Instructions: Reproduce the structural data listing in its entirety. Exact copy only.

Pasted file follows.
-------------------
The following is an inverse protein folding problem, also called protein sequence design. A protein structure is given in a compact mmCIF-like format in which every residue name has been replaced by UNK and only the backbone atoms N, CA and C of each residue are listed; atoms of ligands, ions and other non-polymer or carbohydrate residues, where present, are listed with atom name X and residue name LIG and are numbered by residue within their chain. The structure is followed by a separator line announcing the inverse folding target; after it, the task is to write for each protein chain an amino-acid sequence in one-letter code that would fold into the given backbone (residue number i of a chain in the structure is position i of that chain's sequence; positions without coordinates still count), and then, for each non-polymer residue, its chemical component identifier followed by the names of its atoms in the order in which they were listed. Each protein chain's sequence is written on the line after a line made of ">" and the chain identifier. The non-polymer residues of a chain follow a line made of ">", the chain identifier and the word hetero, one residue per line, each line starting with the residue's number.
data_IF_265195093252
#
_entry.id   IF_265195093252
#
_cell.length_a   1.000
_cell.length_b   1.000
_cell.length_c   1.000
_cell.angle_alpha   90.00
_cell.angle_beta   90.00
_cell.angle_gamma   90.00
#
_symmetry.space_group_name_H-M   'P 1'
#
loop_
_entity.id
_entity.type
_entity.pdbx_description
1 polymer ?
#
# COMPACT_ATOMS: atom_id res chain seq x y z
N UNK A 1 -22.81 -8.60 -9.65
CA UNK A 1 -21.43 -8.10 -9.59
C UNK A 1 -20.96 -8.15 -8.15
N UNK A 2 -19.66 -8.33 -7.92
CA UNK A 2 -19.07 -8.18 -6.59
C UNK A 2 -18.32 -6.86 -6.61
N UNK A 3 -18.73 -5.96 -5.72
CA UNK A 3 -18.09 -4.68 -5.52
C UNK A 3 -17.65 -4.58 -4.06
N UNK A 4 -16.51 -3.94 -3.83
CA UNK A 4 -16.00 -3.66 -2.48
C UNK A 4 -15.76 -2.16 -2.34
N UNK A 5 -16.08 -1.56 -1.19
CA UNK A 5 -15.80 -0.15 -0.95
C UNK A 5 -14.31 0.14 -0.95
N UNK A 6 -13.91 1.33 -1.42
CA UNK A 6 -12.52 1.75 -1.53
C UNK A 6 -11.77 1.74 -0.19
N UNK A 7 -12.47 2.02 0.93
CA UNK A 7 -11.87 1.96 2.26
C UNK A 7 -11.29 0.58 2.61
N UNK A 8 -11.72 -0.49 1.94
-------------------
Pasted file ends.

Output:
The following is an inverse protein folding problem, also called protein sequence design. A protein structure is given in a compact mmCIF-like format in which every residue name has been replaced by UNK and only the backbone atoms N, CA and C of each residue are listed; atoms of ligands, ions and other non-polymer or carbohydrate residues, where present, are listed with atom name X and residue name LIG and are numbered by residue within their chain. The structure is followed by a separator line announcing the inverse folding target; after it, the task is to write for each protein chain an amino-acid sequence in one-letter code that would fold into the given backbone (residue number i of a chain in the structure is position i of that chain's sequence; positions without coordinates still count), and then, for each non-polymer residue, its chemical component identifier followed by the names of its atoms in the order in which they were listed. Each protein chain's sequence is written on the line after a line made of ">" and the chain identifier. The non-polymer residues of a chain follow a line made of ">", the chain identifier and the word hetero, one residue per line, each line starting with the residue's number.
data_IF_265195093252
#
_entry.id   IF_265195093252
#
_cell.length_a   1.000
_cell.length_b   1.000
_cell.length_c   1.000
_cell.angle_alpha   90.00
_cell.angle_beta   90.00
_cell.angle_gamma   90.00
#
_symmetry.space_group_name_H-M   'P 1'
#
loop_
_entity.id
_entity.type
_entity.pdbx_description
1 polymer ?
#
# COMPACT_ATOMS: atom_id res chain seq x y z
N UNK A 1 -22.81 -8.60 -9.65
CA UNK A 1 -21.43 -8.10 -9.59
C UNK A 1 -20.96 -8.15 -8.15
N UNK A 2 -19.66 -8.33 -7.92
CA UNK A 2 -19.07 -8.18 -6.59
C UNK A 2 -18.32 -6.86 -6.61
N UNK A 3 -18.73 -5.96 -5.72
CA UNK A 3 -18.09 -4.68 -5.52
C UNK A 3 -17.65 -4.58 -4.06
N UNK A 4 -16.51 -3.94 -3.83
CA UNK A 4 -16.00 -3.66 -2.48
C UNK A 4 -15.76 -2.16 -2.34
N UNK A 5 -16.08 -1.56 -1.19
CA UNK A 5 -15.80 -0.15 -0.95
C UNK A 5 -14.31 0.14 -0.95
N UNK A 6 -13.91 1.33 -1.42
CA UNK A 6 -12.52 1.75 -1.53
C UNK A 6 -11.77 1.74 -0.19
N UNK A 7 -12.47 2.02 0.93
CA UNK A 7 -11.87 1.96 2.26
C UNK A 7 -11.29 0.58 2.61
N UNK A 8 -11.72 -0.49 1.94